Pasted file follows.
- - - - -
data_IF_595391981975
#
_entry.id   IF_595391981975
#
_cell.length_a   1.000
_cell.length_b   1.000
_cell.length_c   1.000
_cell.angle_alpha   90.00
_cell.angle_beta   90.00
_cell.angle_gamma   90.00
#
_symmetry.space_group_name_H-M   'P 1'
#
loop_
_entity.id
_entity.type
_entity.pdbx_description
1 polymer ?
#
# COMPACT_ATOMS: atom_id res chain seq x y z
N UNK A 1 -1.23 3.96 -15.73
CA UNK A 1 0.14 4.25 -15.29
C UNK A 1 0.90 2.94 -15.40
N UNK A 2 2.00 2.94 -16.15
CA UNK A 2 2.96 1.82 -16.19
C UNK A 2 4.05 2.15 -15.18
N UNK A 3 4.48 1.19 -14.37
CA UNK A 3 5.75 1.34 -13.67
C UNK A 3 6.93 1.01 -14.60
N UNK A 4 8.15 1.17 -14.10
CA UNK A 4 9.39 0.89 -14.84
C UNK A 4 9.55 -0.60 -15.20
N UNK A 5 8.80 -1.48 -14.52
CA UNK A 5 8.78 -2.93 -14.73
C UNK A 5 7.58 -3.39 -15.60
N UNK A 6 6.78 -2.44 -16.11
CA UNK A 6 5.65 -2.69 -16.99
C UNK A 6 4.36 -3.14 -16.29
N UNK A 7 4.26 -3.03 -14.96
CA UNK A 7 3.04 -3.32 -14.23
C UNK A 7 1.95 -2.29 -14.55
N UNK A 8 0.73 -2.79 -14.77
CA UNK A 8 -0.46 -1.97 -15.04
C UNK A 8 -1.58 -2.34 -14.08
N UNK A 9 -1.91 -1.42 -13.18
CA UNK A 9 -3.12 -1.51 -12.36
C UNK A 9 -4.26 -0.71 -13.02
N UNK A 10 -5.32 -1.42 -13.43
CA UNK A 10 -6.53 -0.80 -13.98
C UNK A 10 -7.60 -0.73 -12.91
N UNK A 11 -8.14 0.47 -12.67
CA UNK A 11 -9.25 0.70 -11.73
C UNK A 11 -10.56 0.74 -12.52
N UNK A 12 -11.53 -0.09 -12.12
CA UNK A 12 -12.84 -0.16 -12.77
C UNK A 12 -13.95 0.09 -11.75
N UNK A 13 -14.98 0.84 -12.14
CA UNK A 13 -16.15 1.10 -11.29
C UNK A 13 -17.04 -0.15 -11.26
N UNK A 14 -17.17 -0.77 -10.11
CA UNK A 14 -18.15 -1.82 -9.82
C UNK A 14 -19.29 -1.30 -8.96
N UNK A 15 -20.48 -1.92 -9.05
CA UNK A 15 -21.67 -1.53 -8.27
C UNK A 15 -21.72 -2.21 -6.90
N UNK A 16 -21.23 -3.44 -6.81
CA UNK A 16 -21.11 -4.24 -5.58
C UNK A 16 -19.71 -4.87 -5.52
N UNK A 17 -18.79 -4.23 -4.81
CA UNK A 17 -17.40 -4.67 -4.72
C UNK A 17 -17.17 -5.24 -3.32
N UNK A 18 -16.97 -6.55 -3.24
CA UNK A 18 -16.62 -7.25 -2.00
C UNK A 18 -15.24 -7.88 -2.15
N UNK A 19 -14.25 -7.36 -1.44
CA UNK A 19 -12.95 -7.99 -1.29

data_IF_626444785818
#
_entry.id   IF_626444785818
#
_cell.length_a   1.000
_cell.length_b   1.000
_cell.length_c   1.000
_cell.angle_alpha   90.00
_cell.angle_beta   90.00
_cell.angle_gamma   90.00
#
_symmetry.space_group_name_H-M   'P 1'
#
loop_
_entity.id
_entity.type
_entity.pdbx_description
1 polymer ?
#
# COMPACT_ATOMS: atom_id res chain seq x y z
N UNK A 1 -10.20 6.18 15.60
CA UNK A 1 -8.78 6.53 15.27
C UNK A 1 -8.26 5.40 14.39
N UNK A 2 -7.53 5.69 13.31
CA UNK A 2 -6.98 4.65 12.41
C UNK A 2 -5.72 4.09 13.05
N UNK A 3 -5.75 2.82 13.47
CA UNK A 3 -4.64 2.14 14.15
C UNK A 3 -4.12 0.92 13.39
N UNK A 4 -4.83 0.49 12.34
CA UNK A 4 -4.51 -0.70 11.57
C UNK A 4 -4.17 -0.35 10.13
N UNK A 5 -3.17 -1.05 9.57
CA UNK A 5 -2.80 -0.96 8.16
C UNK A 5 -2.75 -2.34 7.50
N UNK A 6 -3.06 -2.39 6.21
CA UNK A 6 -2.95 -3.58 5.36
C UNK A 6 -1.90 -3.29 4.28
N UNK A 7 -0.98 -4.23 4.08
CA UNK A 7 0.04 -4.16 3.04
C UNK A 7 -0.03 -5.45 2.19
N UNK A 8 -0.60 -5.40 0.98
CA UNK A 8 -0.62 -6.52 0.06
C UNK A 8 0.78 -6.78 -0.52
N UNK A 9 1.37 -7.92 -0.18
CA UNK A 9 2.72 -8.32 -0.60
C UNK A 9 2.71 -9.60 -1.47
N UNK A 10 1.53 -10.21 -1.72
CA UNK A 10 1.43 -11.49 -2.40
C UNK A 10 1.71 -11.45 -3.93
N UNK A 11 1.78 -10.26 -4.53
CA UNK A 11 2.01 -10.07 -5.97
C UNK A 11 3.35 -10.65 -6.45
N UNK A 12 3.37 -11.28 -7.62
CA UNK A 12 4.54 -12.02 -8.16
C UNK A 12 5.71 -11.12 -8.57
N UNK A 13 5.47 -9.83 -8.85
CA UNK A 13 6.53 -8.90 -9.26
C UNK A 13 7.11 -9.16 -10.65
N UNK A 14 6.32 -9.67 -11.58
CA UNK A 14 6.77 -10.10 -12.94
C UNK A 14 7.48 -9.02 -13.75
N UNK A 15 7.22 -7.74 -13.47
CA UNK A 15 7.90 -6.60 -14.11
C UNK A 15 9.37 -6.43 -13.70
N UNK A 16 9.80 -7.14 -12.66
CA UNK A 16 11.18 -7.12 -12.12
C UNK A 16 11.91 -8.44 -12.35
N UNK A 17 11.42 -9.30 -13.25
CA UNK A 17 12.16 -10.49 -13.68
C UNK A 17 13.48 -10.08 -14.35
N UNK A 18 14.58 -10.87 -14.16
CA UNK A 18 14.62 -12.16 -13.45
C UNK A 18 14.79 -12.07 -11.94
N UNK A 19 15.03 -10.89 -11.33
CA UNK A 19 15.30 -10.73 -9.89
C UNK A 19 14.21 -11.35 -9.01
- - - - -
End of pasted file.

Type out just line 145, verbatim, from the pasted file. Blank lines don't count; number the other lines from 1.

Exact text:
N UNK A 17 11.42 -9.30 -13.25